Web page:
Tsuda was a little bit like the main character in Grass on the Wayside in that he didn’t have very good social skills and tended to say things that made people feel bad without meaning to. The story really picked up at the end, when we finally learn Tsuda’s secret, that he has never gotten over the woman he used to love, and he goes to see her in a sanatorium, sort of like the one in The Magic Mountain except Japanese of course. His pretext is that he’s recovering from the surgery and he wants to take the waters, but naturally I was wondering if his pretext would turn out to be the truth and he would never leave. This was the section that I enjoyed the most but of course it came to an abrupt end.

 

Portrait of the Artist as a Young Man by James Joyce

 

When I think of James Joyce, I always think of three people in my life who felt very strongly about him. First was my mother, who was a big James Joyce fan and talked to me a lot about him. Second, a boyfriend I had who was also a big Joyce fan, and we used to read bits of Stephen Hero and Ulysses out loud to each other. Third, my wife Aine, who had been forced to read some Joyce in secondary school in County Clare and absolutely hated him, and all other Irish writers she read in school (except Oscar Wilde.) She said they were all pretentious wankers. Early on, I had to work hard to convince her that James Joyce was not a Protestant, as she had lumped him together in her mind with Synge, Yeats, Shaw etc. In fact, just now when I read her this paragraph to see if she endorsed my characterization of her views, I had to persuade her once again that Joyce was not Anglo-Irish.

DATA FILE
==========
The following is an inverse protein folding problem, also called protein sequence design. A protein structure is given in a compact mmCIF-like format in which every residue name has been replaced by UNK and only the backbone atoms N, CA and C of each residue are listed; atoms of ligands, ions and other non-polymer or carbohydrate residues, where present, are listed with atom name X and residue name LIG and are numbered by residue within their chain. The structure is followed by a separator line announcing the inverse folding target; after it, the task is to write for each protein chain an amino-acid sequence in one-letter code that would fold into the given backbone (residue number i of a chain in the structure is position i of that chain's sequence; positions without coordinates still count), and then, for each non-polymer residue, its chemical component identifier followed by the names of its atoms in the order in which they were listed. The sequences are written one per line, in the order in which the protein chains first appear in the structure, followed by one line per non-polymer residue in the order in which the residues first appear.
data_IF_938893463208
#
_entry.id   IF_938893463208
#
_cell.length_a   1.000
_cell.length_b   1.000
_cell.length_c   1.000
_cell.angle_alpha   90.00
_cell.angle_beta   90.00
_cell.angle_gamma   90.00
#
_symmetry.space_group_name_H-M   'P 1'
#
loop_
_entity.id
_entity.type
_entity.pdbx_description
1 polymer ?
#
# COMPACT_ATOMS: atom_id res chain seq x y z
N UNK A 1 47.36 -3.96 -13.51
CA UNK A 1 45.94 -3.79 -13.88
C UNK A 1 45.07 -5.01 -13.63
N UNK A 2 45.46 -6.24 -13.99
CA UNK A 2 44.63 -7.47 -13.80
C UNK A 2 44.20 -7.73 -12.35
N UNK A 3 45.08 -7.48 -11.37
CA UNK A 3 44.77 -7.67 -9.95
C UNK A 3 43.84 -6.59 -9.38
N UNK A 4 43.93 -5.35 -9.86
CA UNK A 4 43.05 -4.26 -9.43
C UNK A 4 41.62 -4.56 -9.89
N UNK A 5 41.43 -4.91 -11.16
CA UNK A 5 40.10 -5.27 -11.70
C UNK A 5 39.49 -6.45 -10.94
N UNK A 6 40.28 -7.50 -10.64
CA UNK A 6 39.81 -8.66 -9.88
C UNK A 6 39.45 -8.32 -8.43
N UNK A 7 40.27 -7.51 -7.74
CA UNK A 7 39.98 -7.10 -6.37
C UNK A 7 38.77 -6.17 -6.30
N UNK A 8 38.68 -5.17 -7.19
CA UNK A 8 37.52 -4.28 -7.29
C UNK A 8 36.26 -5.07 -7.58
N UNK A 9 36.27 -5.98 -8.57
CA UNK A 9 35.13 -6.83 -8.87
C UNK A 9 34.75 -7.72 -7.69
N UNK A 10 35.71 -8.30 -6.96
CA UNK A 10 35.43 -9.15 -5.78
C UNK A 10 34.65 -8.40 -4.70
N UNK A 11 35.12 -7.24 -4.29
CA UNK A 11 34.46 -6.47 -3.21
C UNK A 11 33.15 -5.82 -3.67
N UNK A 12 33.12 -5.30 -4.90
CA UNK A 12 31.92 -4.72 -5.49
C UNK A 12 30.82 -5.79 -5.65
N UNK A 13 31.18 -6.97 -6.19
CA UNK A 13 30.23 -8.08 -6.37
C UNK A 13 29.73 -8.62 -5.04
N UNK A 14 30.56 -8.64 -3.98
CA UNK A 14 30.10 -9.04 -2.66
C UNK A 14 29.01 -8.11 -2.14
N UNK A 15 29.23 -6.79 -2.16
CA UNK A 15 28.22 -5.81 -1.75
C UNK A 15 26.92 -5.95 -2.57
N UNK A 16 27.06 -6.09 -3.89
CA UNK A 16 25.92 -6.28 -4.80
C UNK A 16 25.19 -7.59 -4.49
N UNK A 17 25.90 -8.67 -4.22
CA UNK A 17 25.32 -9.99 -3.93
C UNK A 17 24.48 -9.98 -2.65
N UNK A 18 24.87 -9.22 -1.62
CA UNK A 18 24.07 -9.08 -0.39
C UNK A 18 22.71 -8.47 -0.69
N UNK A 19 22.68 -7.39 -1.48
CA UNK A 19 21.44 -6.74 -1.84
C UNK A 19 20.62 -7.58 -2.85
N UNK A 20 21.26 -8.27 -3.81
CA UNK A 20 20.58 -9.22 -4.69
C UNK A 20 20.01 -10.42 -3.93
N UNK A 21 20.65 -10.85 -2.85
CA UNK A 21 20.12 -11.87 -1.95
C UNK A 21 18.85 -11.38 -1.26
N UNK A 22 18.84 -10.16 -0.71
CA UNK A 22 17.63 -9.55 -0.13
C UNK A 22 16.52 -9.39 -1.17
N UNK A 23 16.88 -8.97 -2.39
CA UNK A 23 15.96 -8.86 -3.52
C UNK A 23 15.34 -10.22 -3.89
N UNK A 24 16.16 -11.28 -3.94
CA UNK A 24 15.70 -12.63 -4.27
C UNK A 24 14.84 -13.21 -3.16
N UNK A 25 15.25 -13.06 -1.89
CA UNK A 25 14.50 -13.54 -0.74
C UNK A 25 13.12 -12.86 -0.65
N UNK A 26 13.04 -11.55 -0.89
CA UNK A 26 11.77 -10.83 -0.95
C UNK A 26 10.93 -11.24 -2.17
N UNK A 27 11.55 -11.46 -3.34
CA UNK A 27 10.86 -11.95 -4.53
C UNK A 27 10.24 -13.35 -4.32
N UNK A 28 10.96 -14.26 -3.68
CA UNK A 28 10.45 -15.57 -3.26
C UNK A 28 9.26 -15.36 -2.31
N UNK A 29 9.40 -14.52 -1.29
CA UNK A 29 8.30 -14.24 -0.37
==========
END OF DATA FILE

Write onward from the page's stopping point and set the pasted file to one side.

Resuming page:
I read Portrait of the Artist As A Young Man in 2002, sure that I was going to love it as much as I loved everything else I’d read by Joyce. And indeed I was hooked by the opening page (“When you wet the bed, first it is warm and then it gets cold.”) I loved reading about the childhood of this sensitive boy Stephen Dedalus, and how his family argued at the dinner table about Parnell, and all about the scary priests who ran everything. But then I got to the part where Stephen starts going to prostitutes at around the age of fifteen, and I was completely bewildered and grossed out. Then he catches religion and becomes devout. Then he starts rabbiting on about art and aestheticism.